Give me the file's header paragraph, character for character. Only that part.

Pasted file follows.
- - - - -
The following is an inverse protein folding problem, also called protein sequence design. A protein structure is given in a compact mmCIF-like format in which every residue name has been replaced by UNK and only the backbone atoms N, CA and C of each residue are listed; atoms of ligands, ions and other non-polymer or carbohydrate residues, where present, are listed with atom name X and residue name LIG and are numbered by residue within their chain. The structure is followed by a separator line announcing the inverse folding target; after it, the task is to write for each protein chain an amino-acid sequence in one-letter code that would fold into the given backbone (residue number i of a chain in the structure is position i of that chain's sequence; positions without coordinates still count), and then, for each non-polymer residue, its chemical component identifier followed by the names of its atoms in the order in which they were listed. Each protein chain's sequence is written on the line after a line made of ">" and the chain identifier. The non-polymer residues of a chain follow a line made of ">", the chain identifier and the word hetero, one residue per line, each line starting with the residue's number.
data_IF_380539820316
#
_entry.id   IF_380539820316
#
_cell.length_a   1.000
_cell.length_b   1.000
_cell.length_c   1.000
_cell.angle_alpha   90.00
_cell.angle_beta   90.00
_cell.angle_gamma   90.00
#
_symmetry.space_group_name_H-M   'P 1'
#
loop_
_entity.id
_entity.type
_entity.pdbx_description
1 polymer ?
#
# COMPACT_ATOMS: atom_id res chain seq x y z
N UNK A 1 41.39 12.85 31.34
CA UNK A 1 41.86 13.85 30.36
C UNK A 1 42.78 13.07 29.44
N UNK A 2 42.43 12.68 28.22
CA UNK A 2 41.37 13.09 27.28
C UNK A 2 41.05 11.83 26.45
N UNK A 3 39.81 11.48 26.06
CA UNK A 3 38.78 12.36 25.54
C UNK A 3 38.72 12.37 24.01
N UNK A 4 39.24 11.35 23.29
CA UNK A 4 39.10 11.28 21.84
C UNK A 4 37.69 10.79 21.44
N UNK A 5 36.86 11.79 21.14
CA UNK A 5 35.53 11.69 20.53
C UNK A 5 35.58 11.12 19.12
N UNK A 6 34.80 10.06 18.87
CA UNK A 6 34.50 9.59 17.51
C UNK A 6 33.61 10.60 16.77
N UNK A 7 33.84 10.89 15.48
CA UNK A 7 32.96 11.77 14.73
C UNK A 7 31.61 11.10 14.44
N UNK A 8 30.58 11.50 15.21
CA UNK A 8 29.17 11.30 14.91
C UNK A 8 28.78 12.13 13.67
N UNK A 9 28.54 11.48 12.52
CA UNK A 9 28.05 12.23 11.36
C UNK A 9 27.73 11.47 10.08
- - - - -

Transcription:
The following is an inverse protein folding problem, also called protein sequence design. A protein structure is given in a compact mmCIF-like format in which every residue name has been replaced by UNK and only the backbone atoms N, CA and C of each residue are listed; atoms of ligands, ions and other non-polymer or carbohydrate residues, where present, are listed with atom name X and residue name LIG and are numbered by residue within their chain. The structure is followed by a separator line announcing the inverse folding target; after it, the task is to write for each protein chain an amino-acid sequence in one-letter code that would fold into the given backbone (residue number i of a chain in the structure is position i of that chain's sequence; positions without coordinates still count), and then, for each non-polymer residue, its chemical component identifier followed by the names of its atoms in the order in which they were listed. Each protein chain's sequence is written on the line after a line made of ">" and the chain identifier. The non-polymer residues of a chain follow a line made of ">", the chain identifier and the word hetero, one residue per line, each line starting with the residue's number.